R. Nageswara (42) of Pottipally village in the mandal had cultivated cotton on 21 acres, one acre his own and rest taken on lease. With the cotton crop failing to bring in adequate returns, he committed suicide by consuming pesticide on his farm on March 4.
The front yard of his house has a pile of plastic bags stuffed with the crop that was harvested from the 21 acres he had cultivated. Nageswara’s 65-year-old father Eswarappa, is now trying to help the family come to terms with the loss of the head of the family.
Majority of the farmers in the mandal are tenant farmers who have taken on lease four or five acres and more than six farmers have ended their lives in the last one year — one every other month.
The tenant farmers are unhappy with the government’s Crop Investment Support Scheme and question the rationale of extending crop assistance to only land owners and not the tenant farmers who are tilling the land.
“We are the ones who are taking all the risk. We took land on lease, loans on interest from moneylenders, invested in the crop and are praying that Mother Nature does not fail us. We get a return on the investment only if it rains on time, the seeds are not spurious and fertilizers and pesticides are available on time. While we do all the work, the landlords enjoy the lease amount and now they are also going to get ₹ 4,000 per acre per season from the government. Is it right on the part of government?” asked Dakur Mallanna, a farmer of this village.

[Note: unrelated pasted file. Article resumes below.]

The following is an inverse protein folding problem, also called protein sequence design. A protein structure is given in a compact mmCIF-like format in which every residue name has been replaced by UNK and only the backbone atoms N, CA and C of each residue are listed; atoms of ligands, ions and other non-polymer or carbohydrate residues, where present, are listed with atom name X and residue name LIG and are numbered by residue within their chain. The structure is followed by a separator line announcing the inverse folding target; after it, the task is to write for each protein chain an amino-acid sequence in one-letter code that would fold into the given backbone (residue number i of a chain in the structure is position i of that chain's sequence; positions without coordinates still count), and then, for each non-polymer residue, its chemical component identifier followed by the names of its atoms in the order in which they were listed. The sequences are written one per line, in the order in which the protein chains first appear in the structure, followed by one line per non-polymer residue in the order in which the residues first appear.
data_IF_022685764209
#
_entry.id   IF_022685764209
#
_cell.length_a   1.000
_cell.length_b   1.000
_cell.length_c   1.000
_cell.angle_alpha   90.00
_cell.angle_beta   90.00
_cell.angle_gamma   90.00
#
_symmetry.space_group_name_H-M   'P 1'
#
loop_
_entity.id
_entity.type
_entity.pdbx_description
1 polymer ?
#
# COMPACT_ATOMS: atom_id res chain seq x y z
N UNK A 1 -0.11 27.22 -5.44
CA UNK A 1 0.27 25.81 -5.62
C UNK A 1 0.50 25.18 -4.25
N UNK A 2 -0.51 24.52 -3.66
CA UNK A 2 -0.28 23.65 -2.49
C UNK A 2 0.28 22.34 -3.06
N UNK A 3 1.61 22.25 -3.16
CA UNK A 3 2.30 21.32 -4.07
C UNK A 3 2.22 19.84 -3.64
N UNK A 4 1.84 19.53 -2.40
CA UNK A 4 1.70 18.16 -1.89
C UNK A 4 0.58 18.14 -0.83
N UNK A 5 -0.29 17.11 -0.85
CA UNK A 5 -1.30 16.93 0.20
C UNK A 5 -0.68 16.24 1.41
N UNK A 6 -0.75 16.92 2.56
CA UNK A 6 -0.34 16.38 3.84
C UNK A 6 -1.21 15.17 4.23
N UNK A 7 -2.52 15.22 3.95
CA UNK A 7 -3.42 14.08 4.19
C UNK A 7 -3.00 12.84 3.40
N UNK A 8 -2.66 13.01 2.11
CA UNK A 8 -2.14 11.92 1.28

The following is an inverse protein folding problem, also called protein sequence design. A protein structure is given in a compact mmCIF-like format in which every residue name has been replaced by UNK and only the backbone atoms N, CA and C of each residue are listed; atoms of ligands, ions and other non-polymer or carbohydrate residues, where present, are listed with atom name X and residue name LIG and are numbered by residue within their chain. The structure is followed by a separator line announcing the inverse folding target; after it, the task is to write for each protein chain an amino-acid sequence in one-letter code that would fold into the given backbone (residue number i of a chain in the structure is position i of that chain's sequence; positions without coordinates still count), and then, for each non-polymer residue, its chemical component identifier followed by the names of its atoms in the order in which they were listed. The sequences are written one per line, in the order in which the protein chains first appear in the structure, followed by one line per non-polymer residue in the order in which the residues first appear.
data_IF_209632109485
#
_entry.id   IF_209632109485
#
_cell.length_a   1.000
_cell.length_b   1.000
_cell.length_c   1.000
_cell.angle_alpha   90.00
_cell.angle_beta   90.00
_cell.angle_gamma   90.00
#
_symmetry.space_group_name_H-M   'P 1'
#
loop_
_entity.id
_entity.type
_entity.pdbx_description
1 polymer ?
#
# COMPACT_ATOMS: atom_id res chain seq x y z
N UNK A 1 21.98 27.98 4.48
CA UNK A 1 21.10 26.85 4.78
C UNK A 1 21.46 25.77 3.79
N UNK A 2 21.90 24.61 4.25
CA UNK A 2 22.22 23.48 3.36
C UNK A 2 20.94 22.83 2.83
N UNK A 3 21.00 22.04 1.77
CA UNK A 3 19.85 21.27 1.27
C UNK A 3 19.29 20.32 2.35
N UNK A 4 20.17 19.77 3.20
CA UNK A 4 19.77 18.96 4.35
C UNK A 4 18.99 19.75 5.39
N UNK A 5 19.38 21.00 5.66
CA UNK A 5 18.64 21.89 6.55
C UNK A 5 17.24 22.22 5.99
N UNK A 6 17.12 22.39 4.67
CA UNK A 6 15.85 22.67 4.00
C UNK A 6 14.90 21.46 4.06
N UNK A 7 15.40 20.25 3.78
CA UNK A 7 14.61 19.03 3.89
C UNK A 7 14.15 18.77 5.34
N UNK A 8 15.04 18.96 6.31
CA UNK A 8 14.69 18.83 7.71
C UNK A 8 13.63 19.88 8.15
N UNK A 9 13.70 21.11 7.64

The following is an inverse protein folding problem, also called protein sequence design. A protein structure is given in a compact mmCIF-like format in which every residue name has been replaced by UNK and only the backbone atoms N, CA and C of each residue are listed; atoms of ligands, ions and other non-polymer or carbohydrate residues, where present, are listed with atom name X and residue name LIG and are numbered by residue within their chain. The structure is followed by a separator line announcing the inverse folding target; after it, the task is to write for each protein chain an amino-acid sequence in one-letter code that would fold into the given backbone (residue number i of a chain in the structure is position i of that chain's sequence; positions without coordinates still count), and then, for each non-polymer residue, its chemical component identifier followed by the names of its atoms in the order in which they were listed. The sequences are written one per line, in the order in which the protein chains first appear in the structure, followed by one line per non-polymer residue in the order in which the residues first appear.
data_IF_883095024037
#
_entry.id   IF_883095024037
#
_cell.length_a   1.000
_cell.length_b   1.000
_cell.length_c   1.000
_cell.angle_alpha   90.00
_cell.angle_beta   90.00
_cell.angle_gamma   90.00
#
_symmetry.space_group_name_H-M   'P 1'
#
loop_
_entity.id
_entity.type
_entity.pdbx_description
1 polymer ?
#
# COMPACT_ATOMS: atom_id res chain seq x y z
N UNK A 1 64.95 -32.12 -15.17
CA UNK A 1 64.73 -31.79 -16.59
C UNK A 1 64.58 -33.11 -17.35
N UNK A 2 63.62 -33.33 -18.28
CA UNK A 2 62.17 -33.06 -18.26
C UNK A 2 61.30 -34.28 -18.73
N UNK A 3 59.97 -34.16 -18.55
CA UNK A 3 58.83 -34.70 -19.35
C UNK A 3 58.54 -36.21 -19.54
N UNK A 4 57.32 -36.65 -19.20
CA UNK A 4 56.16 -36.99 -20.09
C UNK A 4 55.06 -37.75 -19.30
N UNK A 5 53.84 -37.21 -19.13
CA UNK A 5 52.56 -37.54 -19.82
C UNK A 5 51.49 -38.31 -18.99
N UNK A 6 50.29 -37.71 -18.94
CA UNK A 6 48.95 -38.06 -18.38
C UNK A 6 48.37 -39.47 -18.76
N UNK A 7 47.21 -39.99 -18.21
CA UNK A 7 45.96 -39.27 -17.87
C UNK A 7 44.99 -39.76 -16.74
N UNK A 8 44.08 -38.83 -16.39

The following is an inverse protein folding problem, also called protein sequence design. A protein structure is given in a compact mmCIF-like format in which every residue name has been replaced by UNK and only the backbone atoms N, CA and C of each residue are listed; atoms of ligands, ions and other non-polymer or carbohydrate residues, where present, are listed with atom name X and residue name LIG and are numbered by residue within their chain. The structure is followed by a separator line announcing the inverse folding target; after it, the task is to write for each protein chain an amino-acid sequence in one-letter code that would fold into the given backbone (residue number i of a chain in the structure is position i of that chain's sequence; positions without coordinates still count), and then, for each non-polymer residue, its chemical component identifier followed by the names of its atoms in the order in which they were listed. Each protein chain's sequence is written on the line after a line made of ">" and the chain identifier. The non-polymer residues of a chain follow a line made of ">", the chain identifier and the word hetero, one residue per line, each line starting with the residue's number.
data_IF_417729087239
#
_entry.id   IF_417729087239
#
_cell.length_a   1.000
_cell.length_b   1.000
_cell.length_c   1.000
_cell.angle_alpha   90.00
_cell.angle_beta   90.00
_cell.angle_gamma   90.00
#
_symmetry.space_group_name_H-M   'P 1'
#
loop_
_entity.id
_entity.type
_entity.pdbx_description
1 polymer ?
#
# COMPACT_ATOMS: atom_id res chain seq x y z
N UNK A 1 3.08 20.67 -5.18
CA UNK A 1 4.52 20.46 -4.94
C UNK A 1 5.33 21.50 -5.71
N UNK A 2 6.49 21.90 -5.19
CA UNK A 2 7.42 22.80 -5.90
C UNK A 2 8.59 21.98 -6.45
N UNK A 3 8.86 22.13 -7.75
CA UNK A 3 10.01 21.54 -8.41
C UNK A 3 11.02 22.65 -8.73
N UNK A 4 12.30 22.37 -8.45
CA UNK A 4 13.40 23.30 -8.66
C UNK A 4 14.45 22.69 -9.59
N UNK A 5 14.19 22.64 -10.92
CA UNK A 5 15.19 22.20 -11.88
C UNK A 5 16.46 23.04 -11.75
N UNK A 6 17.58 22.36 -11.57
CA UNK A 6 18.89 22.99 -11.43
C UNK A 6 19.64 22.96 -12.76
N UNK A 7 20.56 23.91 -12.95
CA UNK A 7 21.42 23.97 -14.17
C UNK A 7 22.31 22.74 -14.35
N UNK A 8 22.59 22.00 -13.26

“The lease of land is a private affair between the land owner and the tenant farmer. If a farmer cancels the lease or tenant farmer leaves the land who is responsible for that? In which way is government connected with that?” Minister for Animal Husbandry Talasani Srinivasa Yadav said here recently justifying the government’s decision to exclude tenant farmers.
“Government has been taking us for a ride intentionally as the tenant farmers are not united. It has to evolve a mechanism where the rights of farmers as well as tenant farmers are protected instead of trying to escape from its responsibility,” commented another farmer Ch. Shekhar.